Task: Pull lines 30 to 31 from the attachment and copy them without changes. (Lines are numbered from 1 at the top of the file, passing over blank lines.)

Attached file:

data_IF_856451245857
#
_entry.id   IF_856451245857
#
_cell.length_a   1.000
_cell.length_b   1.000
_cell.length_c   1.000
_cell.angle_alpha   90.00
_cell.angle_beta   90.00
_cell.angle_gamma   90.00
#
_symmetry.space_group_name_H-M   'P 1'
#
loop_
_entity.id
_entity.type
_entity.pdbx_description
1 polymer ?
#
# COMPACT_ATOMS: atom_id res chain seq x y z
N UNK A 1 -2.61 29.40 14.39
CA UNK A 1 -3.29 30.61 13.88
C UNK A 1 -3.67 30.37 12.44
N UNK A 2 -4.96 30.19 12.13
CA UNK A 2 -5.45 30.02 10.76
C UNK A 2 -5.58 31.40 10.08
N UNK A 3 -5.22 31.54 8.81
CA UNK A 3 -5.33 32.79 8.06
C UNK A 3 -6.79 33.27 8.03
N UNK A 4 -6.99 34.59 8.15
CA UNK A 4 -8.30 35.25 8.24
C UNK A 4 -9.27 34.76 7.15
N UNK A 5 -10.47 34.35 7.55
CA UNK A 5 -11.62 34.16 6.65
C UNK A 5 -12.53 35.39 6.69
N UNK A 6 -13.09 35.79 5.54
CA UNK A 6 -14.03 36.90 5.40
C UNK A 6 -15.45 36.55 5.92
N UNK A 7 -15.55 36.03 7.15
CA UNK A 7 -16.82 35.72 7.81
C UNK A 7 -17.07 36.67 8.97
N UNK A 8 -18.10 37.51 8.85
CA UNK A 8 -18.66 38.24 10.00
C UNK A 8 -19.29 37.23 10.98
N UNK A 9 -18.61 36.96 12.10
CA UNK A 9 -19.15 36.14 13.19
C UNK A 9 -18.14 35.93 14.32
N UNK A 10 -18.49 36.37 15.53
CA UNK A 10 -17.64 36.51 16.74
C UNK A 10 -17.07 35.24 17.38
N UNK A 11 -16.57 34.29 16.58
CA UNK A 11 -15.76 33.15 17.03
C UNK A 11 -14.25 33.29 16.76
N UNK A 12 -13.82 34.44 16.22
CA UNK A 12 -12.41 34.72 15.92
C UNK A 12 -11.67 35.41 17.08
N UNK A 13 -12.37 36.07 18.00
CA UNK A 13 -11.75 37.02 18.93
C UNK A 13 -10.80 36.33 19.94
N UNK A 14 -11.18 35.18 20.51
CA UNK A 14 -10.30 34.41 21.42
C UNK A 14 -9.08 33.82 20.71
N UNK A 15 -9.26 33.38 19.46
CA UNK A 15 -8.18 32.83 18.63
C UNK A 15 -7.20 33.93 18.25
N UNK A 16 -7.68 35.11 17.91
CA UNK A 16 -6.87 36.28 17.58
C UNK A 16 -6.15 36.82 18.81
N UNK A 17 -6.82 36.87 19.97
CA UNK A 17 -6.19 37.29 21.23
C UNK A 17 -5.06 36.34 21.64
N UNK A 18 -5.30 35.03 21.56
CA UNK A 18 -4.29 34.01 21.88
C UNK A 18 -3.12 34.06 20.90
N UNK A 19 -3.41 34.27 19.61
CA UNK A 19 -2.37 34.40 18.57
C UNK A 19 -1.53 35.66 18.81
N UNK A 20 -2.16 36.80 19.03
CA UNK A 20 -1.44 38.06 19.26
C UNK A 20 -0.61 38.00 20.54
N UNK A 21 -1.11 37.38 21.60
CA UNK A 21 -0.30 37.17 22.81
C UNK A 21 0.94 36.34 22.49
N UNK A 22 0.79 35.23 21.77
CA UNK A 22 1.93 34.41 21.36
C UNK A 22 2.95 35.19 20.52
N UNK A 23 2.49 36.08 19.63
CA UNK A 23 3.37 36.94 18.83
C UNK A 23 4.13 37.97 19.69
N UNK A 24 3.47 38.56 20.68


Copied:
N UNK A 4 -6.99 34.59 8.15
CA UNK A 4 -8.30 35.25 8.24